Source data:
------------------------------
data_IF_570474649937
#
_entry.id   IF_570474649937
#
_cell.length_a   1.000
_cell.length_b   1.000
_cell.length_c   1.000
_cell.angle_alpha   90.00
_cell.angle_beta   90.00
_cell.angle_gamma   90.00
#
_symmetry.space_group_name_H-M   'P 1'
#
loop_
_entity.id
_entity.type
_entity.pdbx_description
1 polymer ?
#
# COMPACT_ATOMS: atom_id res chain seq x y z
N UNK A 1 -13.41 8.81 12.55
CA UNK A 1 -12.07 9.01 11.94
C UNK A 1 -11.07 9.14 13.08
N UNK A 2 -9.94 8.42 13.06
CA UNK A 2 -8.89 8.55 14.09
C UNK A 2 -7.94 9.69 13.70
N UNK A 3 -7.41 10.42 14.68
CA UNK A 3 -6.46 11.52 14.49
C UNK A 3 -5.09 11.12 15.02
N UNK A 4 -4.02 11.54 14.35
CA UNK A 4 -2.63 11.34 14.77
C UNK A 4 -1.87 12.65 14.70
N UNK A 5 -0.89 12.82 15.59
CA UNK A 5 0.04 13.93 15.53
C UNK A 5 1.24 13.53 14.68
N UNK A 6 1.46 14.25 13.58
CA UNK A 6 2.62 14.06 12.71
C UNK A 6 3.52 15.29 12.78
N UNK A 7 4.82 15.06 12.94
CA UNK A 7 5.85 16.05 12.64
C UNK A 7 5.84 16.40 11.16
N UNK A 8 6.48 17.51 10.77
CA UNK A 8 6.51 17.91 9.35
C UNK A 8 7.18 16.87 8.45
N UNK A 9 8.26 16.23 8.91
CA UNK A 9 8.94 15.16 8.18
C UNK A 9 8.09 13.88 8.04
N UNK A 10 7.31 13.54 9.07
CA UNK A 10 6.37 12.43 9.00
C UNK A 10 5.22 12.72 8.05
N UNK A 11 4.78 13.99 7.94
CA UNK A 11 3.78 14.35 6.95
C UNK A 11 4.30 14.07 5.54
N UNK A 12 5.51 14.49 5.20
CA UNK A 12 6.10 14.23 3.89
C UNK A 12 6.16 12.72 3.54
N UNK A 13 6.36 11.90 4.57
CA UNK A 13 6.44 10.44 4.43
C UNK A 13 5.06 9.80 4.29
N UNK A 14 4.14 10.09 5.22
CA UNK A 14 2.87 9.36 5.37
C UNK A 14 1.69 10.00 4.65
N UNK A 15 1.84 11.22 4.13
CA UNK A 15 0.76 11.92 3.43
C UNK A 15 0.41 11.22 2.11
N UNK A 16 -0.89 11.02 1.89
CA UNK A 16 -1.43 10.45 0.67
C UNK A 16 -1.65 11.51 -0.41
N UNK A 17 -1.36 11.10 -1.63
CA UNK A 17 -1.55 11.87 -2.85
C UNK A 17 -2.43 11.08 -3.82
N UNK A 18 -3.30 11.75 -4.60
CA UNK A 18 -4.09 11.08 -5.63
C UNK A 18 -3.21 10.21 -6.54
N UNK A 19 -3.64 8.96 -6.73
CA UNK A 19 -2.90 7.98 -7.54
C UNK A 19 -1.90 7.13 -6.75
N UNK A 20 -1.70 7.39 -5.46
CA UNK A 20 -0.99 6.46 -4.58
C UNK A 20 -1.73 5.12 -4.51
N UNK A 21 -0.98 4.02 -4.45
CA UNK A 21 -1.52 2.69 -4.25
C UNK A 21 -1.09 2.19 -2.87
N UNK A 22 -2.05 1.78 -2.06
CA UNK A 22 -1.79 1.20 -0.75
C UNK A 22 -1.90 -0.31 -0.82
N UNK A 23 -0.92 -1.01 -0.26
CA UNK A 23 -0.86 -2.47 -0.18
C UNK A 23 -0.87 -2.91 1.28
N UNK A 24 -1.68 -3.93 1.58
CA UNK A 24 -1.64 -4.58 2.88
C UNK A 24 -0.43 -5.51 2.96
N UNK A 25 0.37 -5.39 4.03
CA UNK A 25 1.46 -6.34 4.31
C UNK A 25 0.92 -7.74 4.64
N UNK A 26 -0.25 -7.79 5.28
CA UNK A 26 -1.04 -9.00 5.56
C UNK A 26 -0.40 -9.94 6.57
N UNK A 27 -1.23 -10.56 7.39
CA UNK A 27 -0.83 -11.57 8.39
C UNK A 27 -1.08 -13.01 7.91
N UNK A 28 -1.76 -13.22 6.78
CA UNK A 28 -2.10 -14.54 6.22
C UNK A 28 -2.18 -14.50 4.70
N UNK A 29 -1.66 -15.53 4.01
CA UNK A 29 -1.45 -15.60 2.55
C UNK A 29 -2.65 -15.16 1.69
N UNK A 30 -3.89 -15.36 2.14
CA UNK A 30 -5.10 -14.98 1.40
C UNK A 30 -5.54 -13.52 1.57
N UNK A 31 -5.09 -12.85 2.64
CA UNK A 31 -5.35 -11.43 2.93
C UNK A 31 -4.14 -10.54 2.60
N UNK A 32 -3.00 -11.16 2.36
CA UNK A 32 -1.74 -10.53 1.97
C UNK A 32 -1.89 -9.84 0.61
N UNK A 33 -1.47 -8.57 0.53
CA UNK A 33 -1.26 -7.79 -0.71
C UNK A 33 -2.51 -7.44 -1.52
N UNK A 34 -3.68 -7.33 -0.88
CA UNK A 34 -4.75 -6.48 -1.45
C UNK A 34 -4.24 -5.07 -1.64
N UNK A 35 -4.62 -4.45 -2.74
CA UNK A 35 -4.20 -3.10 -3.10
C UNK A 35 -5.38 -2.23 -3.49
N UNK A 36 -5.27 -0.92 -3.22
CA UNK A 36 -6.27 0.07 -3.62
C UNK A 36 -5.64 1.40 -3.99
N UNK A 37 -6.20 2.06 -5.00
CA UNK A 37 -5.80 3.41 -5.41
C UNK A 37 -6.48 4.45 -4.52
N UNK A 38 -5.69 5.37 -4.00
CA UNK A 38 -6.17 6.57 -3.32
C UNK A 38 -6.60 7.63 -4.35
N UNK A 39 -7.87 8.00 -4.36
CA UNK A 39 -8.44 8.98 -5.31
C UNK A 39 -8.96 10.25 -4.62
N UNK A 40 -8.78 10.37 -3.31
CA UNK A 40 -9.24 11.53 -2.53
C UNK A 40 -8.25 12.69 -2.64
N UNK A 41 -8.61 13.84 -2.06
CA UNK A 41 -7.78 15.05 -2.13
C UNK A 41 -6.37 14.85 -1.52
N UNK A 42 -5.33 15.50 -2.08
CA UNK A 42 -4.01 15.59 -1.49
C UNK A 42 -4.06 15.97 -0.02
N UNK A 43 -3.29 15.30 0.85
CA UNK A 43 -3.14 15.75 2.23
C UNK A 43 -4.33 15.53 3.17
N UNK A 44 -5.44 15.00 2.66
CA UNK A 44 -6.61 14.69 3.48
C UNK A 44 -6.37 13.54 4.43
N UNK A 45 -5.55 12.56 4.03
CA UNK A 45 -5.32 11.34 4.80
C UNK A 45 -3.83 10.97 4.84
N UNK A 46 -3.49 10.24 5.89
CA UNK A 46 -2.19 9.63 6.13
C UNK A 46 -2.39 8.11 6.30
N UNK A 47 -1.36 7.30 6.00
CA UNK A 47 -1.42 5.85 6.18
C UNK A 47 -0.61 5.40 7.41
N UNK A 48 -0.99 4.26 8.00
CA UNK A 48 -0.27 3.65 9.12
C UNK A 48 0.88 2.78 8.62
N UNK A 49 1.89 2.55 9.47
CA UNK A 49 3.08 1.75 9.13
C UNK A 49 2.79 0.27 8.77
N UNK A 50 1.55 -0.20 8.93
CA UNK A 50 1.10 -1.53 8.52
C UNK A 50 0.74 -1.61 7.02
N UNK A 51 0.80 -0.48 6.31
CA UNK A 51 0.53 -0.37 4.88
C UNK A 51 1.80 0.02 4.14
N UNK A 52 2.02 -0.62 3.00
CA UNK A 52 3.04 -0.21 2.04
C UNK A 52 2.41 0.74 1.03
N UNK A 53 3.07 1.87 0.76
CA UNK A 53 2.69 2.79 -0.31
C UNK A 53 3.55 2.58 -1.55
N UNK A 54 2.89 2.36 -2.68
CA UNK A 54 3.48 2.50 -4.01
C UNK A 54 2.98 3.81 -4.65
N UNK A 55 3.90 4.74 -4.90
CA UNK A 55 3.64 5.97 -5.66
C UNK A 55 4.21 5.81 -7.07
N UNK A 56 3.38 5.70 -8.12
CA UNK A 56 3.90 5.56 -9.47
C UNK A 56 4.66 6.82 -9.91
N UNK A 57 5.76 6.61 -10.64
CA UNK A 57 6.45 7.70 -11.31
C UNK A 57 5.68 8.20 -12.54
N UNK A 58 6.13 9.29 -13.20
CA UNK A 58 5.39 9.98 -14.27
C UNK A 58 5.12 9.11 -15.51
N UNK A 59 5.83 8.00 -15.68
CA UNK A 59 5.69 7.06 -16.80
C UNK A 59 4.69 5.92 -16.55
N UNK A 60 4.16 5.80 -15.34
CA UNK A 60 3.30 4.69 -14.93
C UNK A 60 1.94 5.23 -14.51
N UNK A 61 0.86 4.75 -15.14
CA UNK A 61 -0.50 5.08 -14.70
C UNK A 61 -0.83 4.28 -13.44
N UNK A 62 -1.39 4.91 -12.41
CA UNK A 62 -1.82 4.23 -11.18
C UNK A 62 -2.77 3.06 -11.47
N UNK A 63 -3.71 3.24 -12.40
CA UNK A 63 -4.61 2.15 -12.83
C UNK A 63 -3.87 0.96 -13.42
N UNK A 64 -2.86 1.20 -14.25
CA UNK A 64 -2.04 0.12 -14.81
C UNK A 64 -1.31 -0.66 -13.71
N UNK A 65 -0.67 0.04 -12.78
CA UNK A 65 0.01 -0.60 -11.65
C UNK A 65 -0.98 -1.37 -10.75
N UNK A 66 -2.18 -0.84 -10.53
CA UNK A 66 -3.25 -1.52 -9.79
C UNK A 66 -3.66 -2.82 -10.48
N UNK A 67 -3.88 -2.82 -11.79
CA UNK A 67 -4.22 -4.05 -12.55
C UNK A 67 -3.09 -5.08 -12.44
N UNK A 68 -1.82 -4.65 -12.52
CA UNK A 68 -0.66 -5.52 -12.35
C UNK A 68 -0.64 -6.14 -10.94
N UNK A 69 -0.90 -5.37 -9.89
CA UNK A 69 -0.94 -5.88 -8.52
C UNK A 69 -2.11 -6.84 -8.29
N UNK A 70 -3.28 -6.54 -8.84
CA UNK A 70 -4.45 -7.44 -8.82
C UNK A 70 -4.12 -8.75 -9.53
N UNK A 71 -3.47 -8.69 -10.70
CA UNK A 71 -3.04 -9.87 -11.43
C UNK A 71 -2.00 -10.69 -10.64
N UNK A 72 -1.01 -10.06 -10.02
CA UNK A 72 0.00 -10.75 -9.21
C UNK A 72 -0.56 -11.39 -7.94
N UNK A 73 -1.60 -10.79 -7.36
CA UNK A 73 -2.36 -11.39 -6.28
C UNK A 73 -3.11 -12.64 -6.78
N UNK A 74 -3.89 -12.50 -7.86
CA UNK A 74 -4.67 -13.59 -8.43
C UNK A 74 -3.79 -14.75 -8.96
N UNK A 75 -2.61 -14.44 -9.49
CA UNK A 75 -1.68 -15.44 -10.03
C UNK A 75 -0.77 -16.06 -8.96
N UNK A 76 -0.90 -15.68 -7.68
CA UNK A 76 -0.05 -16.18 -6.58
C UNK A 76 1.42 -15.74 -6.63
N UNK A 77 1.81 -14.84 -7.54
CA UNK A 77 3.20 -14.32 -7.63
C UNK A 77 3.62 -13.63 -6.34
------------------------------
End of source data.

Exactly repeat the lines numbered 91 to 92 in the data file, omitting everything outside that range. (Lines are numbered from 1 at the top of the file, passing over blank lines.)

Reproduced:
CA UNK A 24 -1.64 -4.58 2.88
C UNK A 24 -0.43 -5.51 2.96